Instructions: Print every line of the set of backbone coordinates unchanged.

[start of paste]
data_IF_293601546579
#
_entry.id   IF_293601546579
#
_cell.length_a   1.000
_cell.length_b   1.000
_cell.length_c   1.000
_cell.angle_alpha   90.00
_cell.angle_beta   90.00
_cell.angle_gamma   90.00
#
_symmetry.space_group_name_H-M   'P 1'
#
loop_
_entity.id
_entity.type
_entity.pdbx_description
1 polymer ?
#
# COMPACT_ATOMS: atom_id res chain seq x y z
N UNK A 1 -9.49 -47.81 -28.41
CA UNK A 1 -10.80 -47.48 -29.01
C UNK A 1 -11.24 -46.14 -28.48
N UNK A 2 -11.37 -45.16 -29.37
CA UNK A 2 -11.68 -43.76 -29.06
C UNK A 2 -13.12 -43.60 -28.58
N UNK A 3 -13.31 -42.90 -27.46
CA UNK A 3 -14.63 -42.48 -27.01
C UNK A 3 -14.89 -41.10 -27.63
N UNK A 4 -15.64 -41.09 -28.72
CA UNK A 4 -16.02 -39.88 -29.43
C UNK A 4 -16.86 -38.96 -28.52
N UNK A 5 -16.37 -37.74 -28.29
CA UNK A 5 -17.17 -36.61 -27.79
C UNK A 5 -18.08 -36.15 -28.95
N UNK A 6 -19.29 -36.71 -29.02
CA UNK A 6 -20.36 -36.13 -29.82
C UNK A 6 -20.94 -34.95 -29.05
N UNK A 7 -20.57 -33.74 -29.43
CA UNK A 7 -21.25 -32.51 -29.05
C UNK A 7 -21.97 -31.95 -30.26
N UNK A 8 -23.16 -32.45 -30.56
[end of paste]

data_IF_293601546579
#
_entry.id   IF_293601546579
#
_cell.length_a   1.000
_cell.length_b   1.000
_cell.length_c   1.000
_cell.angle_alpha   90.00
_cell.angle_beta   90.00
_cell.angle_gamma   90.00
#
_symmetry.space_group_name_H-M   'P 1'
#
loop_
_entity.id
_entity.type
_entity.pdbx_description
1 polymer ?
#
# COMPACT_ATOMS: atom_id res chain seq x y z
N UNK A 1 -9.49 -47.81 -28.41
CA UNK A 1 -10.80 -47.48 -29.01
C UNK A 1 -11.24 -46.14 -28.48
N UNK A 2 -11.37 -45.16 -29.37
CA UNK A 2 -11.68 -43.76 -29.06
C UNK A 2 -13.12 -43.60 -28.58
N UNK A 3 -13.31 -42.90 -27.46
CA UNK A 3 -14.63 -42.48 -27.01
C UNK A 3 -14.89 -41.10 -27.63
N UNK A 4 -15.64 -41.09 -28.72
CA UNK A 4 -16.02 -39.88 -29.43
C UNK A 4 -16.86 -38.96 -28.52
N UNK A 5 -16.37 -37.74 -28.29
CA UNK A 5 -17.17 -36.61 -27.79
C UNK A 5 -18.08 -36.15 -28.95
N UNK A 6 -19.29 -36.71 -29.02
CA UNK A 6 -20.36 -36.13 -29.82
C UNK A 6 -20.94 -34.95 -29.05
N UNK A 7 -20.57 -33.74 -29.43
CA UNK A 7 -21.25 -32.51 -29.05
C UNK A 7 -21.97 -31.95 -30.26
N UNK A 8 -23.16 -32.45 -30.56